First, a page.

For a comprehensive set of COVID-19 resources, visit King County’s COVID-19 Schools and Childcare webpage that includes checklists for preventing COVID-19, disinfecting guidance, fact sheets for families, face covering information, what to do if you have a suspected or confirmed case, and more.

FAQ about Schools and Childcare during COVID-19

New guidance from the state announced October 6, aligns school related and non-school related sports guidance, and allows more school and non-school sports, both indoor and outdoor.

The key metrics consider both the "risk of transmission" associated with the the sport and the level of COVID-19 activity in the county. For example:

  • low risk sports = golf, tennis, cross country, non-contact dance and more.
  • moderate risk sports = soccer, baseball, hockey, gymnastics and more.
  • high risk sports = football, basketball, wrestling, and more.

King County is currently at the HIGH LEVEL COUNTY COVID ACTIVITY > 75 cases/100K/14 days AND < 5% positivity. This number changes and is updated daily. Once a county is confirmed to be at a HIGH activity level, full practices and matches cannot be played for two weeks, when the level can be assessed again.


  • Any practice or training activities that can be done outdoors should be done outdoors.
  • Each league, organization, or club must publish and follow a “return to play” safety plan.
  • Specific protocols for transportation, spectators, group size and facial coverings must be followed.
  • Indoor facilities must adhere to overall capacity limits detailed in the Indoor Fitness and Training Guidelines.

GUIDANCE FOR HIGH LEVEL COUNTY COVID ACTIVITY >75 cases/100K/14 days OR >5% positivity

  • Team practices and/or training can resume for low, medium, and high risk sports if players are limited to groups of six in separate parts of the field/court, separated by a buffer zone.
  • Brief close contact (ex: 3 on 3 drills) is permitted. It is preferable for the groups of six to be stable over time.
  • Scrimmage, intra-team competitions, and league games or competition allowed for low risk sports, but discouraged if school is not conducting in person learning.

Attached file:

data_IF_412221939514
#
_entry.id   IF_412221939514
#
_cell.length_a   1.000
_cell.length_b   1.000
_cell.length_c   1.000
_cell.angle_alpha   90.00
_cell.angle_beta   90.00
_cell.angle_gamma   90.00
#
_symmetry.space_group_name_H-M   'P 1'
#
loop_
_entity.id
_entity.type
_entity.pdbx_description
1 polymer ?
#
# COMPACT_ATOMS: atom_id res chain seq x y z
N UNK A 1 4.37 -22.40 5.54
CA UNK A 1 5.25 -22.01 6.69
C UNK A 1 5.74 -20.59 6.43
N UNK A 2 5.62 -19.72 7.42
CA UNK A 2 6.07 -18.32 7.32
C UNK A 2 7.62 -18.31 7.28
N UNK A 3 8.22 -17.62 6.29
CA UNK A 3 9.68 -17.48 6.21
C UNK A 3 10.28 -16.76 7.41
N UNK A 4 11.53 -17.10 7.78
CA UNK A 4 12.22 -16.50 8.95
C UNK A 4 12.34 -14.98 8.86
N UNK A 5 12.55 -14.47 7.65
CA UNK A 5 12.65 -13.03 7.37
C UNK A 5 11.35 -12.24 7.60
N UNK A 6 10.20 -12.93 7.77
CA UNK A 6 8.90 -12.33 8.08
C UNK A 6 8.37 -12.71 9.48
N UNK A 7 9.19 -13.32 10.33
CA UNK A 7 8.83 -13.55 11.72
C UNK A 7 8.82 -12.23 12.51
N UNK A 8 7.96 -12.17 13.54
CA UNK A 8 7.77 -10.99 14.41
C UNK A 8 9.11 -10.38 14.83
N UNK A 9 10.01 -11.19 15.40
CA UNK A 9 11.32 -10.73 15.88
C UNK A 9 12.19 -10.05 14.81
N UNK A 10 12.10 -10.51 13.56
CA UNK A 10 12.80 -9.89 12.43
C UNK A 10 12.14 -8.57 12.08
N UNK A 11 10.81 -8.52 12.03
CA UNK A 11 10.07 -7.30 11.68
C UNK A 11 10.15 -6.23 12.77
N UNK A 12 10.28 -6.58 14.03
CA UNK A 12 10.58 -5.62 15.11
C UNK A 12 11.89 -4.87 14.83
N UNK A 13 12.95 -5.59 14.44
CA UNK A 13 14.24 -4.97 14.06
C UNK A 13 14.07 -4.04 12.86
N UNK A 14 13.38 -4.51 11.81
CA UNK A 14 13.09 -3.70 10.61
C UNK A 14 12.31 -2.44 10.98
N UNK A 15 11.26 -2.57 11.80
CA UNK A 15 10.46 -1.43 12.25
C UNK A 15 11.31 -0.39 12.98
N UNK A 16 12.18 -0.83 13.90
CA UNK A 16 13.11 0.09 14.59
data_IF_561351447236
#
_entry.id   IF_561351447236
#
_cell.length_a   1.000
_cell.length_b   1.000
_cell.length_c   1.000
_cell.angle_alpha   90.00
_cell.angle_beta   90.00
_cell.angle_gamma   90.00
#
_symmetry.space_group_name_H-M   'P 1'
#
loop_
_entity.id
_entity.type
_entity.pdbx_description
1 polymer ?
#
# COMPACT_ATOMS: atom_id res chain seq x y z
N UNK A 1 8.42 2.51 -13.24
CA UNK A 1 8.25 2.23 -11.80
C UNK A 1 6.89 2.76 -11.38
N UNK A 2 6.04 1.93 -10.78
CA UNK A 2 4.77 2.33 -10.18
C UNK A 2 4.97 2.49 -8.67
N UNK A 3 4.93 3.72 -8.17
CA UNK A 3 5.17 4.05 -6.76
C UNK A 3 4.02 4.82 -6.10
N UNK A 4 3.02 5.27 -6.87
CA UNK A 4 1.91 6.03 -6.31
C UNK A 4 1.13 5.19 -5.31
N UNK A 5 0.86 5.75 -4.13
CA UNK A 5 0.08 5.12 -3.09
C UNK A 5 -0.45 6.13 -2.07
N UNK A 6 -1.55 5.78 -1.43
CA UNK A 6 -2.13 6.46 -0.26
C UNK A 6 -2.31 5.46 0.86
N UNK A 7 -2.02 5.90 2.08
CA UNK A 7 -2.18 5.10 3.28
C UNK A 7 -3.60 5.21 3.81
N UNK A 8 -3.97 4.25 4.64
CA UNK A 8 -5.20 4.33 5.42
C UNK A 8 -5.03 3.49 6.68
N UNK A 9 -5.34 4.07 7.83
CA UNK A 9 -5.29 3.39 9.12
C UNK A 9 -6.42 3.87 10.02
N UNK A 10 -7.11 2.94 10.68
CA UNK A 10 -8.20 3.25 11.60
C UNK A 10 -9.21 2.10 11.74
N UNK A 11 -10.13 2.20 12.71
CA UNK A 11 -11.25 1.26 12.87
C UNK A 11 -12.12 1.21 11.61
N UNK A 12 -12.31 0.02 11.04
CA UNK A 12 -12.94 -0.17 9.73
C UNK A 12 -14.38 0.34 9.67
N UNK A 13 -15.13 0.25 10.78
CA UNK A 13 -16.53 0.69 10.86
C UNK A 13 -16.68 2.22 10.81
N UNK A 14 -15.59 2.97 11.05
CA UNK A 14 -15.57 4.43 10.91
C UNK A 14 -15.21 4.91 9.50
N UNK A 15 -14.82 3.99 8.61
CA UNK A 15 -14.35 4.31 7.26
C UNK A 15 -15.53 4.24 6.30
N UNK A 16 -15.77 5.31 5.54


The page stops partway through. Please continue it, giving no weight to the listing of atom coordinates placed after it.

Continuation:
• No tournaments allowed.
  • No spectators allowed except for one parent/guardian/caregiver for each minor-aged participant allowed.

Read the full guidance from the state

Indoor fitness and training guidelines

On August 5, Gov. Jay Inslee announced new recommendations from the Washington State Department of Health and Superintendent of Public instruction for resuming in-person instruction in public and private K-12 education for the upcoming 2020–2021 school year.

The new decision tree framework helps local health departments and school districts decide if and how they will allow students back in the classroom.

As we see COVID cases rise again in King County, here's what that means for schools.

However, King County schools are preparing for a measured return to in-person learning.

"We are issuing strong recommendations (not legally binding requirements or prohibitions) based on science, the health of our children, and the fact that we are not going to allow our state to be hammered by this virus as other states and countries have been." -Gov. Inslee

For more information on schools, childcare and information for colleges and universities, visit Washington State Department of Health’s K-12 information page.

Public Health – Seattle & King County (PHSKC) has developed the King County Schools COVID-19 Response Toolkit to support schools as they reopen for in-person instruction.

This guidance is intended to supplement WA Department of Health K-12 Schools Fall 2020-21 Guidance and Office of Superintendent of Public Instruction resources with local contact tracing and COVID-19 response guidance.

Gov. Inslee released additional guidance related to overnight group summer camps on July 31.

  • The types of camps and programs included in this guidance are allowed to operate during all phases of the Governor's Safe Start Plan.
  • Group sizes should total no more than 22 people. (Camps may operate with multiple groups so long as physical distancing can be maintained.)
  • Use of cloth face coverings by staff and children (possible exemptions are noted)
  • Physical distancing should be observed during camp activities and drop off/pick up.
  • Health screenings should be conducted upon arrival.
  • Sports-related activities must follow the Governor's Guidelines for Sporting Activities and CDC Guidance for Youth Sports